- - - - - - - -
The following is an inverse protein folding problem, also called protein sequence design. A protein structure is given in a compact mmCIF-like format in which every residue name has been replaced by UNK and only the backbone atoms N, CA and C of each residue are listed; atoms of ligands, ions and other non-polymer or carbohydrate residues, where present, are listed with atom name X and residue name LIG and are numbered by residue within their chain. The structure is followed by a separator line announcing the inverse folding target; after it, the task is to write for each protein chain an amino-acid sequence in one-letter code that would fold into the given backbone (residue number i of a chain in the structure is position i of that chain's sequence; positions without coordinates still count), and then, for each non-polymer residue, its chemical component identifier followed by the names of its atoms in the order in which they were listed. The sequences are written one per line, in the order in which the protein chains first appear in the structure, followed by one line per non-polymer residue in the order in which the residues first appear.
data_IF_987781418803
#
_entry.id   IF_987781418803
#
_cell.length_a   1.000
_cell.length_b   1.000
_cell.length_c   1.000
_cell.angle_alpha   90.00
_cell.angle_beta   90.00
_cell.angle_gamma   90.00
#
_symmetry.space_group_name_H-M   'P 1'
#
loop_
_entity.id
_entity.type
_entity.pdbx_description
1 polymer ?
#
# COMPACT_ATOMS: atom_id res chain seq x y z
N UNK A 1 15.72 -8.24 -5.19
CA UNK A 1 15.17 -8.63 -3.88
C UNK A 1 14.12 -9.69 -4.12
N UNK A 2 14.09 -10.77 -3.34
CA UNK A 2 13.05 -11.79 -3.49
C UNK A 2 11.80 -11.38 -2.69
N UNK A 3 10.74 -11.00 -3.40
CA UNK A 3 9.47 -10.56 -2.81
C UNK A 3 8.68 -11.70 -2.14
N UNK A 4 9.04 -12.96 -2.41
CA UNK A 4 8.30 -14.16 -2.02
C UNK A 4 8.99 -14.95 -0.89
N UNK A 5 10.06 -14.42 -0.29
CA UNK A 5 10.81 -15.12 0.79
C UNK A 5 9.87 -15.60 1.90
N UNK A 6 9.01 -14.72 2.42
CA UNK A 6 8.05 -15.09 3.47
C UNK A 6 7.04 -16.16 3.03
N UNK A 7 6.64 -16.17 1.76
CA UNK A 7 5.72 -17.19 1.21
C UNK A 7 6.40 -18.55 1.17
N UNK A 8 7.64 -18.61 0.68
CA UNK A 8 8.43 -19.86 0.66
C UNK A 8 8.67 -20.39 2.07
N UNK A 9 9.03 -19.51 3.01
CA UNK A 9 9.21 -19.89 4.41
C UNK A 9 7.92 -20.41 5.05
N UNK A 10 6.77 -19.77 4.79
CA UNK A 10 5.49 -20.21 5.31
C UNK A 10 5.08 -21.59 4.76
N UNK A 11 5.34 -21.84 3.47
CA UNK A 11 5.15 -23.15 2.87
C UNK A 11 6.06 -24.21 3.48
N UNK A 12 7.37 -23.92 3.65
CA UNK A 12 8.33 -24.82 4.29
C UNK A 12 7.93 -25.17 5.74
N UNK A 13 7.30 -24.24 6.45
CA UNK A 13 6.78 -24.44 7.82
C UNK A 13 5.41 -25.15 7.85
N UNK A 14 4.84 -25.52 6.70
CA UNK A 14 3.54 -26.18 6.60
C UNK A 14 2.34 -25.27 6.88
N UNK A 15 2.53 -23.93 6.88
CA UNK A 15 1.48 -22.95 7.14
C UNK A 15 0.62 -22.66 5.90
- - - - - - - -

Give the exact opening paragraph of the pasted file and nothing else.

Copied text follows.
The following is an inverse protein folding problem, also called protein sequence design. A protein structure is given in a compact mmCIF-like format in which every residue name has been replaced by UNK and only the backbone atoms N, CA and C of each residue are listed; atoms of ligands, ions and other non-polymer or carbohydrate residues, where present, are listed with atom name X and residue name LIG and are numbered by residue within their chain. The structure is followed by a separator line announcing the inverse folding target; after it, the task is to write for each protein chain an amino-acid sequence in one-letter code that would fold into the given backbone (residue number i of a chain in the structure is position i of that chain's sequence; positions without coordinates still count), and then, for each non-polymer residue, its chemical component identifier followed by the names of its atoms in the order in which they were listed. The sequences are written one per line, in the order in which the protein chains first appear in the structure, followed by one line per non-polymer residue in the order in which the residues first appear.